Media Regulations aren’t a foreign concept to me, they are present on a lot of websites I visit everyday, but I choose to ignore them just like I’m sure many other people do. Regulations are designed to ‘stop’ or restrict people from doing certain things, and media regulations stop people from doing things online or through the media. An easy example of a media regulation is the terms and conditions you are required to ‘agree’ to every time Snapchat has a new update or every time you sign up to a new social media platform. Self-regulation is a concept that is more foreign to me. Of course I know the meaning of it, a simple Google search can do that trick for me, but stopping myself from constantly reaching for my phone, Snapchatting my sister’s doing stupid things to all my friends or posting selfies on Instagram is another issue. This is an example of self-regulation in the media, something that people are generally raised to do in my generation, as Facebook was just becoming popular as a lot of people my age were becoming teenagers. Understandably, some parents didn’t want their teenagers on Facebook until they knew what it was, or how private their settings would be. (Magid, 2012)
I distinctly remember my mum telling my I could go on Habbo Hotel when I was 12 years old (she didn’t know it was a social platform at this stage, and I never told her either), though she said I couldn’t go on Facebook until I was 14 because anyone could look at my information. This was my earliest experience of media regulation. Let’s take a look at Snapchat; earlier this year an alcohol ad watchdog over the amount of alcohol advertising on Snapchat from U.S companies which presented concerns that this would be mimicked by Australian companies through Snapchat. Their main concern was that younger demographics that had access to the marketing scheme would see the alcohol advertisements through Snapchat and become interested. (Bennett, 2016) Julia Stafford from The Alcohol Advertising Review Board has spoken about the concerns and brought about an interesting fact – there is actually not very much that they can do within their regulations to stop this happening Snapchat. While advertisements are directed at an older audience, there is still the issue of younger audiences who access Snapchat by pretending they are older than they are. This is something I’m familiar with, as I did end up signing up to Facebook before I was allowed, claiming I was 23 years old when I was really 13. (Weber, 2016)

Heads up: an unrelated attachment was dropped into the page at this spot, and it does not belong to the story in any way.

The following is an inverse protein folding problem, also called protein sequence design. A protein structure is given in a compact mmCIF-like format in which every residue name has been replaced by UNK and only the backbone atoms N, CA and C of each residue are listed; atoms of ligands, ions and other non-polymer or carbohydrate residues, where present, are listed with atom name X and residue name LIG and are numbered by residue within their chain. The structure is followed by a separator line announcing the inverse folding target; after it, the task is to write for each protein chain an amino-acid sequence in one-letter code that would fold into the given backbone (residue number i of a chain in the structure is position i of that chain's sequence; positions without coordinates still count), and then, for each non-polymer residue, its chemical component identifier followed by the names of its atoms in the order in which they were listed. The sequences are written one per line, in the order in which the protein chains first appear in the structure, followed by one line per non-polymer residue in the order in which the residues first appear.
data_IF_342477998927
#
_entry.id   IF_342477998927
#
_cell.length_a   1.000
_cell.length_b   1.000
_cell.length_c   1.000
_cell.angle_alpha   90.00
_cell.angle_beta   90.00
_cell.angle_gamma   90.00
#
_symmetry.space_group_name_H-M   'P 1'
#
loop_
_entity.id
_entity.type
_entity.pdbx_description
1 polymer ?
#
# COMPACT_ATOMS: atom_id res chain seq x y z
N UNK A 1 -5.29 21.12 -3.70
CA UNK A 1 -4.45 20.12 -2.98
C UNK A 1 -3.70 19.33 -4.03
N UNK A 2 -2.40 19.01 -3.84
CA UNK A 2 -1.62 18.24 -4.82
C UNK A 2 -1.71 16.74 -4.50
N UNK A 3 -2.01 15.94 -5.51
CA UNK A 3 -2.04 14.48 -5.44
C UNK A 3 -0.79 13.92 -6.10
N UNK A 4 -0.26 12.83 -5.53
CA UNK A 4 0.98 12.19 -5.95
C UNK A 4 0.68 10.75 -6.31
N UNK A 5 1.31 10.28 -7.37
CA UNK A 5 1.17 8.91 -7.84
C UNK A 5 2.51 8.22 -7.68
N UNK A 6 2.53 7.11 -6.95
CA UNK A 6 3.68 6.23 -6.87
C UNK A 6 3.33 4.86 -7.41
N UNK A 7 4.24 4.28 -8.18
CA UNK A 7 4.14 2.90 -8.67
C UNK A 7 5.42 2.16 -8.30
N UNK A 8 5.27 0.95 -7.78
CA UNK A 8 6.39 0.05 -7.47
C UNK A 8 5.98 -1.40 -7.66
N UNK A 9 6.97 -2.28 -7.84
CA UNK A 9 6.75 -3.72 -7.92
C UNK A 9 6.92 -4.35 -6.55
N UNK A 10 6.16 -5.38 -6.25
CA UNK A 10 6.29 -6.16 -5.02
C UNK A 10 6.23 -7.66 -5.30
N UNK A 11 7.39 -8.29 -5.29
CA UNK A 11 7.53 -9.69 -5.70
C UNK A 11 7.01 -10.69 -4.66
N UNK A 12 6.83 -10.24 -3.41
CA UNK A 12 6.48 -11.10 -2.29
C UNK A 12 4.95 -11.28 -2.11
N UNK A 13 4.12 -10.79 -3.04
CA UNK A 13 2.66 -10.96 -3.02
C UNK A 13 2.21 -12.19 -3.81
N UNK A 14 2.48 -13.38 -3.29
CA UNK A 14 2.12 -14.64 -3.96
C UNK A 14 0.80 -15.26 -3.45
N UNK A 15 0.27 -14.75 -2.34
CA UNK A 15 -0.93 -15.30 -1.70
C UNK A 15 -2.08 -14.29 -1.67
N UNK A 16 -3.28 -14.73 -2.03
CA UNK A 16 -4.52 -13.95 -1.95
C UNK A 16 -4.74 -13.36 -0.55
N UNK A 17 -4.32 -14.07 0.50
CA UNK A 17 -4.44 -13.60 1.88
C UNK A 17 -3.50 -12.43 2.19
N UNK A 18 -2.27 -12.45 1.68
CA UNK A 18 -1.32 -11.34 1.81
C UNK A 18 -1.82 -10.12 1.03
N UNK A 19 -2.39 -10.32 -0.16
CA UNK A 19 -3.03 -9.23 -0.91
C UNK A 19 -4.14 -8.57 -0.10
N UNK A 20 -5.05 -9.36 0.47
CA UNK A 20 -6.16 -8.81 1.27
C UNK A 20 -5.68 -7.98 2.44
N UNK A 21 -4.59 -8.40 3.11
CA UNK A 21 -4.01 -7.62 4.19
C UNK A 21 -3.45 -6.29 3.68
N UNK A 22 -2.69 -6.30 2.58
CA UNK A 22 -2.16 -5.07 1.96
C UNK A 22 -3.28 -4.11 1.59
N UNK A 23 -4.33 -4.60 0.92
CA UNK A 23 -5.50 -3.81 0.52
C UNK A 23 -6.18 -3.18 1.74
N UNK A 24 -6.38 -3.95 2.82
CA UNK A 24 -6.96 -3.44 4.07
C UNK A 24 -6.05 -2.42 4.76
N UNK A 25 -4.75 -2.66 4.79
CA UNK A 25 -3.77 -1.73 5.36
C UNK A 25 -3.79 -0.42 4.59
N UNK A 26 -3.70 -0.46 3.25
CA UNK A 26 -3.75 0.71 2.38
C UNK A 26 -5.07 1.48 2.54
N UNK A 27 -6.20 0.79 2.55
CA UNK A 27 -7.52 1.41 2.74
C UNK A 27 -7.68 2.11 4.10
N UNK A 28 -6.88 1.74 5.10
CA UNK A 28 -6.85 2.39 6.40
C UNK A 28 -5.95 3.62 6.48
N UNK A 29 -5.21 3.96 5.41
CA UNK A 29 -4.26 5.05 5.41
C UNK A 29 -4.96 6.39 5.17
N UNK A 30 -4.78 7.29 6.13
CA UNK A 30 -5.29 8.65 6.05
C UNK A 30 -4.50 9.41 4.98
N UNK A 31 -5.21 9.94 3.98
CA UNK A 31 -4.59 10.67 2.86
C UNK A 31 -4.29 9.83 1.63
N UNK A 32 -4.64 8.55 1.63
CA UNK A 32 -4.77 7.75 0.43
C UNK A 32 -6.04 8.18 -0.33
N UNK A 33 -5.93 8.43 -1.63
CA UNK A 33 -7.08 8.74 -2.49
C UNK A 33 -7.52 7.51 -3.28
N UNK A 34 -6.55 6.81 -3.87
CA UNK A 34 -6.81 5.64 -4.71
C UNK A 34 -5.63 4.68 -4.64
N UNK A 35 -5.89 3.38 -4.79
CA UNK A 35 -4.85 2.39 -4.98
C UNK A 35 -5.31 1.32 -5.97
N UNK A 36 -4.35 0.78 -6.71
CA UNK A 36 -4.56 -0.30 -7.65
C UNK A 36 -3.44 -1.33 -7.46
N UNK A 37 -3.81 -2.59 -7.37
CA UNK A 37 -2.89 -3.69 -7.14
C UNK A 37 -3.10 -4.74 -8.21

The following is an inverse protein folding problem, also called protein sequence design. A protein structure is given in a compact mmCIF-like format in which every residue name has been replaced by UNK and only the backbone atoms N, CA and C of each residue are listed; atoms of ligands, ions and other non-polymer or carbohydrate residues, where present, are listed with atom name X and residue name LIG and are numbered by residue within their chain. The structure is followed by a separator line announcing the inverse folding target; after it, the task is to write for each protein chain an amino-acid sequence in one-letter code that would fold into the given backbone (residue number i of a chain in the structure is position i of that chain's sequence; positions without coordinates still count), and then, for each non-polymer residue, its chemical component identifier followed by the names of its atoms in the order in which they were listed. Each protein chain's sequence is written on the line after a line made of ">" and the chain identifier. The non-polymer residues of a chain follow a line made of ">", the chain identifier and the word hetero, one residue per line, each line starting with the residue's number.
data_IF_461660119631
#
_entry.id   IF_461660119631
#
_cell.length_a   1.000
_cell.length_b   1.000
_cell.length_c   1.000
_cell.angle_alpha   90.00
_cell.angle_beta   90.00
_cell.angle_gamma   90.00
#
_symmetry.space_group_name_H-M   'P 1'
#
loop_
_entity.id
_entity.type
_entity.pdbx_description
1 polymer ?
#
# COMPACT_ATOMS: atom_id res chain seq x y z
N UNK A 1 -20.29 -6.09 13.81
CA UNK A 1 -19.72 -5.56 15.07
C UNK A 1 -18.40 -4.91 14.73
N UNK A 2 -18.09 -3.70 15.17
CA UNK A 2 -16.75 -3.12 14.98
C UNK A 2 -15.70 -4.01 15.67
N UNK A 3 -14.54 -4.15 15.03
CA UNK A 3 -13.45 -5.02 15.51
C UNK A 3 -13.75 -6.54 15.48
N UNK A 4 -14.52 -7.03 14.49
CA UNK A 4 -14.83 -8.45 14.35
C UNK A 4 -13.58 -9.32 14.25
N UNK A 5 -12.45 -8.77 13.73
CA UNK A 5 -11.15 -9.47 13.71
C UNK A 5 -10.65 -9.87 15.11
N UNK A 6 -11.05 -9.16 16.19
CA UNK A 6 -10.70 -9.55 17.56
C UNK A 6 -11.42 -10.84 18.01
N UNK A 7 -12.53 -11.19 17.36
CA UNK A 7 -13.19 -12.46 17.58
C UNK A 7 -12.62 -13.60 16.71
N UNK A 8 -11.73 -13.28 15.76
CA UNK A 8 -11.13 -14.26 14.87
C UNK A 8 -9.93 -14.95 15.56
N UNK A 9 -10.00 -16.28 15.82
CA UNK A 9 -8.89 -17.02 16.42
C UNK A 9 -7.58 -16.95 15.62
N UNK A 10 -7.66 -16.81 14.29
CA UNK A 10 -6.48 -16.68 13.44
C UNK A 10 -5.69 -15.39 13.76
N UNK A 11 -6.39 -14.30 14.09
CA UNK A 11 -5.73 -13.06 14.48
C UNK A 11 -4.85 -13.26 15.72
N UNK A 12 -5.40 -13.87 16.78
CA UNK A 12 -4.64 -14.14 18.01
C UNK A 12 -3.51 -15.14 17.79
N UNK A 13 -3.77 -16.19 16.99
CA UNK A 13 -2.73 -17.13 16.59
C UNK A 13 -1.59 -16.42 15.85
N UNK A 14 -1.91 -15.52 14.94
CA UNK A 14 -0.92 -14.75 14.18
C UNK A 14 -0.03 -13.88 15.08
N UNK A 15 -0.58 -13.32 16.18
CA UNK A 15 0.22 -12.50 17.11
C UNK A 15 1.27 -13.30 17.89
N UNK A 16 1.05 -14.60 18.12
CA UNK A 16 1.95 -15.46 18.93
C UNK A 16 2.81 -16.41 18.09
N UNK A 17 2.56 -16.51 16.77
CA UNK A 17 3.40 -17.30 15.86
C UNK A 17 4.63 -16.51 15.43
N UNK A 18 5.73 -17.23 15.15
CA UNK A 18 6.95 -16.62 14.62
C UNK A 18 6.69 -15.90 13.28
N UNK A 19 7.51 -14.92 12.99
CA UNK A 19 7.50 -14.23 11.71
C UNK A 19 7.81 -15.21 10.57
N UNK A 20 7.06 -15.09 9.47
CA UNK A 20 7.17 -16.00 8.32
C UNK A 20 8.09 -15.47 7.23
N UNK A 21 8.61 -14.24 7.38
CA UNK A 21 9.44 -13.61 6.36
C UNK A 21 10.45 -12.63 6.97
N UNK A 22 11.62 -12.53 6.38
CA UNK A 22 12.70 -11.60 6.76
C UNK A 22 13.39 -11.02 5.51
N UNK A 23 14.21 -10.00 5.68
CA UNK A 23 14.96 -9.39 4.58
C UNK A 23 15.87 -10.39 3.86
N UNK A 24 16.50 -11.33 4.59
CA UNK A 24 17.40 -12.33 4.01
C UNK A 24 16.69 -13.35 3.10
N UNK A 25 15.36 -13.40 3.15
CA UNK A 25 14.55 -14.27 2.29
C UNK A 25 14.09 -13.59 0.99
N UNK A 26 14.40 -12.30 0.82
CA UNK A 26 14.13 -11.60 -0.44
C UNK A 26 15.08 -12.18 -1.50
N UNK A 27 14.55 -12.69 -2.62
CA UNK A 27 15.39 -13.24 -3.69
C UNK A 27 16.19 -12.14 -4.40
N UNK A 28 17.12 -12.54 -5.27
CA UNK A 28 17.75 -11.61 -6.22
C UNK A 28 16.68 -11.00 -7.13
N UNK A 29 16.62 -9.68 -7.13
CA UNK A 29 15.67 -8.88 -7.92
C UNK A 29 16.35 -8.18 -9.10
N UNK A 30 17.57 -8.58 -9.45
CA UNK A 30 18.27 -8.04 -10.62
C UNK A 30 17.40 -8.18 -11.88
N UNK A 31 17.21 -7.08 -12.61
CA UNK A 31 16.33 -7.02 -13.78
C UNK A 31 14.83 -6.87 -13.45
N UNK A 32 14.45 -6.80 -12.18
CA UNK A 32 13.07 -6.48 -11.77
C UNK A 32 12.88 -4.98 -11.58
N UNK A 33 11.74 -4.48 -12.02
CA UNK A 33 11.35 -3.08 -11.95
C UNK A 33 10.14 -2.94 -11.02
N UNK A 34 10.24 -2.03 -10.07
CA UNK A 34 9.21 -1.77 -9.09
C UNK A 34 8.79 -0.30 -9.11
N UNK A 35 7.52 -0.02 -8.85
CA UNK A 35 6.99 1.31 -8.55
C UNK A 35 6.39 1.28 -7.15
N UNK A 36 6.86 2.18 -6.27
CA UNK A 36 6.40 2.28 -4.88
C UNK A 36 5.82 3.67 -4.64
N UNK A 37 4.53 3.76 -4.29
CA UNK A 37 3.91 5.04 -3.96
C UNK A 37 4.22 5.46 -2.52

This brings about the idea that no space or place online is safe from adult advertising, and social media sites that have ‘regulations’ in place to stop minors from accessing certain sites such as Snapchat and Facebook aren’t as strong as they could be – there are still concerns and anxieties regarding what people can and can’t see online.
Bennett, L. (2016). Alcohol ads ‘don’t belong’ on Snapchat or any social media – AdNews. [online] Adnews.com.au. Available at: http://www.adnews.com.au/news/alcohol-ads-don-t-belong-on-snapchat-or-any-social-media [Accessed 3 Oct. 2016].
Magid, L. (2012). Letting Children Under 13 On Facebook Could Make Them Safer. [online] Forbes.com. Available at: http://www.forbes.com/sites/larrymagid/2012/06/04/letting-children-under-13-on-facebook-could-make-them-safer/#18e8e32c5db0 [Accessed 3 Oct. 2016].
O’Keeffe, G. and Clarke-Pearson, K. (2011). The Impact of Social Media on Children, Adolescents, and Families. PEDIATRICS, 127(4), pp.800-804. Weber, L. (2016). How Social Networks Affect Underage Kids. [online] Our Everyday Life. Available at: http://oureverydaylife.com/social-networks-affect-underage-kids-11322.html [Accessed 3 Oct. 2016].